# Wide sense cyclostationary process

If you could leave some thoughts on the following, it would be really helpful.

## 1)

In Wikipedia one can find the definition of a wide sense cyclostationary process as the stohastic process in which $$E[X(t)] = E[X(t+T_0)] ,\forall t$$ $$R_x(t,\tau) = R_x(t+T_0,\tau) ,\forall t,\tau$$

Then, because $$R_x$$ is periodic it can be expanded in Fourier Series as $$R_x(t,\tau)= \sum_{n = -\infty}^{\infty} R_x^{n/T_0}(\tau)\cdot e^{i2\pi \cdot n/T_0 \cdot t}$$ In the last sentence (in wikipedia) it says: "Wide-sense stationary processes are a special case of cyclostationary processes with only $$R_{x}^{0}(\tau )\neq 0$$."

But if that is true, I can conclude that $$R_x(t,\tau)= R_x^{0}(\tau) = 1/T_0 \int_{-T_0/2}^{T_0/2} R_x(t,\tau) dt$$

I suspect an error here. If anyone could say anything useful what maybe the writer wanted to say about it, I would be grateful. Thanks in advance.

## 2)

In university the professor told us that a cyclostationary process $$\{X(t)\}$$ becomes a wss process when we add a rv $$\theta$$ with uniform distribution like this $$\{X(t+\theta)\}$$ And then we can calculate the spectral density: $$S_{xx}(f) = \int_{-\infty}^{\infty}\overline{R}_{x}(\tau) \cdot e^{-i2\pi f\tau}d\tau$$ where $$\overline{R}_{x}(\tau) = 1/T_0 \int_{-T_0/2}^{T_0/2}R_x(t,\tau)dt$$ (which is equal to $$R_x^{0}(\tau)$$)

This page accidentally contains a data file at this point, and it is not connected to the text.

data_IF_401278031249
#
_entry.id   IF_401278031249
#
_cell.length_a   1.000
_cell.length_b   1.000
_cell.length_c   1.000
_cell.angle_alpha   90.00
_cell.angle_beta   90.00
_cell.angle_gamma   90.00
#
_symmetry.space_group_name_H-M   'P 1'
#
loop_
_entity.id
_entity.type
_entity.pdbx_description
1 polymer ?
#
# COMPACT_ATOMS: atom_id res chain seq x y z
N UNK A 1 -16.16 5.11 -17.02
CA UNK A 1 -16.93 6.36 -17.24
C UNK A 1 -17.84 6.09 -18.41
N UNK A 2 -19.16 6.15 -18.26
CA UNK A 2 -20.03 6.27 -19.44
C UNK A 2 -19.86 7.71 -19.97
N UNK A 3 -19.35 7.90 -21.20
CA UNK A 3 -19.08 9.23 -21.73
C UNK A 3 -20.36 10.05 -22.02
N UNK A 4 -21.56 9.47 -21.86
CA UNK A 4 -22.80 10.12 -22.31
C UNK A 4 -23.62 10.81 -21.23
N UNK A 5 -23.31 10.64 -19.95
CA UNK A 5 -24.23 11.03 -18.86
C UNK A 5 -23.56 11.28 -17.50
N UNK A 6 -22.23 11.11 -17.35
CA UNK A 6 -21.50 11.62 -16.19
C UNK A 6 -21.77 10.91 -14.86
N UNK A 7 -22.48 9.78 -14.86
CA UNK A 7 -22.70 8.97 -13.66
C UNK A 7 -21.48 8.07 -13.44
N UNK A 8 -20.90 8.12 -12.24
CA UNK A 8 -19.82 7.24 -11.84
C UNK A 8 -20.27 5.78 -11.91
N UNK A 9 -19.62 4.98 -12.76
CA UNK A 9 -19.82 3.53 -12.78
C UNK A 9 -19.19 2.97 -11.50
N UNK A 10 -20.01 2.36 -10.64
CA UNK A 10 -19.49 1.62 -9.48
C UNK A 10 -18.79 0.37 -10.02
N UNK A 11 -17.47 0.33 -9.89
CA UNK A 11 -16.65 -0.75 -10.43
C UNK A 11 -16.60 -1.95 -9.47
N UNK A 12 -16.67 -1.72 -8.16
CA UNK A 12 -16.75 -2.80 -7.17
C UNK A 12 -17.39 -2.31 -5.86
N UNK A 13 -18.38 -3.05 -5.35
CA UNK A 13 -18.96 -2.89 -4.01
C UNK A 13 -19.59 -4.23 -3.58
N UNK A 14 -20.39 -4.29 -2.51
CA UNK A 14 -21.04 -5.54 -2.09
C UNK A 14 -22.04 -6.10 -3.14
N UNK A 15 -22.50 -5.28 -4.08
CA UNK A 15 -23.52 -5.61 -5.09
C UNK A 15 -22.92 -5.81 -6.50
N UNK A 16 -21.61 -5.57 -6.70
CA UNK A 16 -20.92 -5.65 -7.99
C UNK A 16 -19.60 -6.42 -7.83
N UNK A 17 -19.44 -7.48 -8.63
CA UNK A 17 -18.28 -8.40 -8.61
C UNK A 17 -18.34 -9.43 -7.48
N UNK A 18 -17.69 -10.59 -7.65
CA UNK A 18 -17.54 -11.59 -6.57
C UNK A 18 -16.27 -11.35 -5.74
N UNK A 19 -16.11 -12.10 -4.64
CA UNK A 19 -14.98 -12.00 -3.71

I cannot see how the uniformly distributed variable is connected to the above.

• Do you think I should have asked this question in Maths Stack Exchange? Jan 22, 2022 at 17:34

Here is the definition of cyclic autocorrelation function from Wikipedia: $$R_x^{n/T_0}(\tau) = \frac{1}{T_0} \int_{-T_0/2}^{T_0/2} R_x(t,\tau)e^{-j2\pi\frac{n}{T_0}t} \mathrm{d}t.$$ We can evaluate this quantity for a WSS process ($$R_x^0(\tau)\ne 0$$) for the special case of $$n/T_0 = 0$$ and get $$R_x^{0}(\tau) = \frac{1}{T_0} \int_{-T_0/2}^{T_0/2} R_x(t,\tau)\mathrm{d}t = R_x(0, \tau)$$ in accordance with the definition, because the function being integrated is 0 everywhere w.r.t. the integrating variable, except in $$t=0$$.
Notice that with $$\{X(t+\theta)\}$$ and a random $$\theta$$ you are completely randomizing the time-structure of the process, thus every cyclic property is lost. Think of the example of temperature measurements in a city. There will be a cyclic trend that depends on the seasons. But if you shuffle the measurements over time, you will be left with a completely random process.